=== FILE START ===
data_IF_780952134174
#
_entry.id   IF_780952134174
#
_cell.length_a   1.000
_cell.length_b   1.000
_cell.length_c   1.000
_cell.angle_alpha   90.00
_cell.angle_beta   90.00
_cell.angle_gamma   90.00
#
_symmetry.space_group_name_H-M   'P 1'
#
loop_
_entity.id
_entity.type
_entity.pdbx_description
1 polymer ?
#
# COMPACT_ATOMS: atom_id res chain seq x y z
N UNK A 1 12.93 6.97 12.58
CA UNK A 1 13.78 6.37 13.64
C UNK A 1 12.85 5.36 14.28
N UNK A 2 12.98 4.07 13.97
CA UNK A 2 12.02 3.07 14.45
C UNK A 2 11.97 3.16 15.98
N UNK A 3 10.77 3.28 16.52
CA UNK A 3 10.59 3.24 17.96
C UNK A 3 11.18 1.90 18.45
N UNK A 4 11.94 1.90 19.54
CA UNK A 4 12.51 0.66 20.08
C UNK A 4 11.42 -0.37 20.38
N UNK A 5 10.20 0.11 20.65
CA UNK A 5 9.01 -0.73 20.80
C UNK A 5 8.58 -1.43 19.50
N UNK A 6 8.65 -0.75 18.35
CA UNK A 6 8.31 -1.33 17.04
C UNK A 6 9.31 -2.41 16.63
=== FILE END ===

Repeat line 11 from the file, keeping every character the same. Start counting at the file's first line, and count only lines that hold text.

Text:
#